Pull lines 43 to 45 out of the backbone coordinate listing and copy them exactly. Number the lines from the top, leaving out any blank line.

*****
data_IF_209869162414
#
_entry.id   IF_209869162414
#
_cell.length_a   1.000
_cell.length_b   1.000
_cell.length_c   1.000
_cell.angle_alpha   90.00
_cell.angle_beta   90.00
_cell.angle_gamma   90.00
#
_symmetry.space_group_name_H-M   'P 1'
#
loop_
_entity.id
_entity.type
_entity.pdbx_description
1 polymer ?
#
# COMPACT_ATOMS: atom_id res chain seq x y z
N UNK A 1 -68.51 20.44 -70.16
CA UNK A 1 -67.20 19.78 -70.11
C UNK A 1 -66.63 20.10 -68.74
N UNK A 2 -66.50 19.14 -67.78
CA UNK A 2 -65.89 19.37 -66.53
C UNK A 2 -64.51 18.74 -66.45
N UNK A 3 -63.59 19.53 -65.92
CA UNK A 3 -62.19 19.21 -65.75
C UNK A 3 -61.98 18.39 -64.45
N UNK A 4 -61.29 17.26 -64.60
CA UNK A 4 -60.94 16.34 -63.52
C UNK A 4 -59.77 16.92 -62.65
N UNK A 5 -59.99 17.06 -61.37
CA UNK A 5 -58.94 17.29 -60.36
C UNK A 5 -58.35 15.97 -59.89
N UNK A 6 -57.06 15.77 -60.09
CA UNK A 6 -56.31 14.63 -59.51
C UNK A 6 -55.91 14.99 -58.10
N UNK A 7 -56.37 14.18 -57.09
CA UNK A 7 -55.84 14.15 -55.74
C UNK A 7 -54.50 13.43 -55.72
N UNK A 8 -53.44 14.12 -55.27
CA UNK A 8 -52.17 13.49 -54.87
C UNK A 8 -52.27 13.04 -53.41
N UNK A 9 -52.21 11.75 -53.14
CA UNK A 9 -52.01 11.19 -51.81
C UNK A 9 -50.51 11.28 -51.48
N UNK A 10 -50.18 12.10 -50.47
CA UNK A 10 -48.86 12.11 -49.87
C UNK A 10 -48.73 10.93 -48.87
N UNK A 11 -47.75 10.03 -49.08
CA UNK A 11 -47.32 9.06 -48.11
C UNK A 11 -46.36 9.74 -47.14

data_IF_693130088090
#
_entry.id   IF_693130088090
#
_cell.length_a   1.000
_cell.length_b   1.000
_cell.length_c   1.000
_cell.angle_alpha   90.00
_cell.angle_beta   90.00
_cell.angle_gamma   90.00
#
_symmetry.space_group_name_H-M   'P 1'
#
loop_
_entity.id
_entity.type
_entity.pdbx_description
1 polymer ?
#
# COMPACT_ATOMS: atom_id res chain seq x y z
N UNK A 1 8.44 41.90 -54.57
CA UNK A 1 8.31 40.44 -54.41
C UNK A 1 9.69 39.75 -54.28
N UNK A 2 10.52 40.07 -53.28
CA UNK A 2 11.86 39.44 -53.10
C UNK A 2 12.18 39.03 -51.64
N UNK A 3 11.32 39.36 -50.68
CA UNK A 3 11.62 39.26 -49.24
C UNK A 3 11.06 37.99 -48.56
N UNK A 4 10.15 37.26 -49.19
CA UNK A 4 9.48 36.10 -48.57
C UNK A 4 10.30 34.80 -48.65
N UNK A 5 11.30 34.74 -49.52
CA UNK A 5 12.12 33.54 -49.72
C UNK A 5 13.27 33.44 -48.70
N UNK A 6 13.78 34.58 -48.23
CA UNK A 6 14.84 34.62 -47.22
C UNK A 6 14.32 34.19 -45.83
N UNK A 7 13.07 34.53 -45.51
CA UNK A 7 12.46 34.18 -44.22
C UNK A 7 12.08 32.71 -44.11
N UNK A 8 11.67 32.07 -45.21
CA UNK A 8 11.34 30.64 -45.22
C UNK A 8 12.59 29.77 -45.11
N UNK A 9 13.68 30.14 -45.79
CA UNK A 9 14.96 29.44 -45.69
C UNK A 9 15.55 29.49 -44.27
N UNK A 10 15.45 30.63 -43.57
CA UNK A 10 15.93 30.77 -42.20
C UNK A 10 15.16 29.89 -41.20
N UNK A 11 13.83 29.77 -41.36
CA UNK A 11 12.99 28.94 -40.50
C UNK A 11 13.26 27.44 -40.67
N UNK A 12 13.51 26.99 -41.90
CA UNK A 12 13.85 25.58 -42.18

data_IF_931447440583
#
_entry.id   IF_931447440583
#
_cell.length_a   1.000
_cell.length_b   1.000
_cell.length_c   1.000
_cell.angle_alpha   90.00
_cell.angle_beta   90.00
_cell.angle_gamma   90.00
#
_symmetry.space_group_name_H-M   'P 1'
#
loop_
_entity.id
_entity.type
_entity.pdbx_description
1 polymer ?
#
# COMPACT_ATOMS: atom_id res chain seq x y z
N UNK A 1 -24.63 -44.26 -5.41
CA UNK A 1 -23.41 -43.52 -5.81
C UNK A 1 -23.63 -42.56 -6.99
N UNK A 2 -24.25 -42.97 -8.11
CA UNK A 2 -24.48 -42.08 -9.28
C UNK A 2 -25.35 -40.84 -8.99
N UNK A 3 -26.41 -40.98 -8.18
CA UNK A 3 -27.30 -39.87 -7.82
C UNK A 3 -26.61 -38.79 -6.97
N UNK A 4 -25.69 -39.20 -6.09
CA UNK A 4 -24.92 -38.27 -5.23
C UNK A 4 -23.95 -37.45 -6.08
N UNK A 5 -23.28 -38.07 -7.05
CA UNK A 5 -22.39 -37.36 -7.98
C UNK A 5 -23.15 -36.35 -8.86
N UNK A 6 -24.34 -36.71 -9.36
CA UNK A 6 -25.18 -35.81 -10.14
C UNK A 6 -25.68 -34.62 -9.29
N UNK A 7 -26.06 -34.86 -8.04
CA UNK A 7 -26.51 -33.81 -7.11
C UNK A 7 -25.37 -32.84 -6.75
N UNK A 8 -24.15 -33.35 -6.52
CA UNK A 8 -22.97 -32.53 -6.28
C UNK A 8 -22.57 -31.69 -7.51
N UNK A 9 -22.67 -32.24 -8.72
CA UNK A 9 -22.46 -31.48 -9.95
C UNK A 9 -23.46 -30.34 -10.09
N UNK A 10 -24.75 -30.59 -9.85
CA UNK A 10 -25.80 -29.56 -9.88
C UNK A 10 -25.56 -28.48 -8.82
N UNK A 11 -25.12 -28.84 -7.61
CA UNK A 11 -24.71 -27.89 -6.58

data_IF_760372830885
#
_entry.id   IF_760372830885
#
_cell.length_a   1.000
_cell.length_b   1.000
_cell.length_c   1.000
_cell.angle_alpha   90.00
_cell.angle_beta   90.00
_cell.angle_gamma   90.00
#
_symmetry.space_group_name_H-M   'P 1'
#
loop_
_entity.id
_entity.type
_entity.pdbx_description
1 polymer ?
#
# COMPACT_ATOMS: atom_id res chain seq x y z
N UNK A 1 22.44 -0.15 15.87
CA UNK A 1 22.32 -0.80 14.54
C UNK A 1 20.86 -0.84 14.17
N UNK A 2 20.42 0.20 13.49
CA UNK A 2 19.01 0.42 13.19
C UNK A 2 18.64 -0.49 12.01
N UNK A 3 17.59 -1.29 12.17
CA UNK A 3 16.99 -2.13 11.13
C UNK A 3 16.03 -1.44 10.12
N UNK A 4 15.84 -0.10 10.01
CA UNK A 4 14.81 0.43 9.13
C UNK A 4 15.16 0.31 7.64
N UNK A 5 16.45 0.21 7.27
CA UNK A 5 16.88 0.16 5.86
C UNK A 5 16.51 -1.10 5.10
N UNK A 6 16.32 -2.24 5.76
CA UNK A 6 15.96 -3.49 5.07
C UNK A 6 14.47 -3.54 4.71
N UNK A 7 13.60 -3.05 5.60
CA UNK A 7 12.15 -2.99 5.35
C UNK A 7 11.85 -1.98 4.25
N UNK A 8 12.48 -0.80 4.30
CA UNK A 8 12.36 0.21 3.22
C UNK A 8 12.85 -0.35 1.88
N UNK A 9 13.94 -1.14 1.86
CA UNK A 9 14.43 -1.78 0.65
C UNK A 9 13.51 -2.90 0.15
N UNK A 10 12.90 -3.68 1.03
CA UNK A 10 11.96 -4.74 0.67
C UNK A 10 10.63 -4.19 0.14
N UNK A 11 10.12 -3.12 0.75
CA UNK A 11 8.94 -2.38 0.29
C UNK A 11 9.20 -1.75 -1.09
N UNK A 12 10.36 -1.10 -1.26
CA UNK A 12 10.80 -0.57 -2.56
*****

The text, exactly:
CA UNK A 8 -52.17 13.49 -54.87
C UNK A 8 -52.27 13.04 -53.41
N UNK A 9 -52.21 11.75 -53.14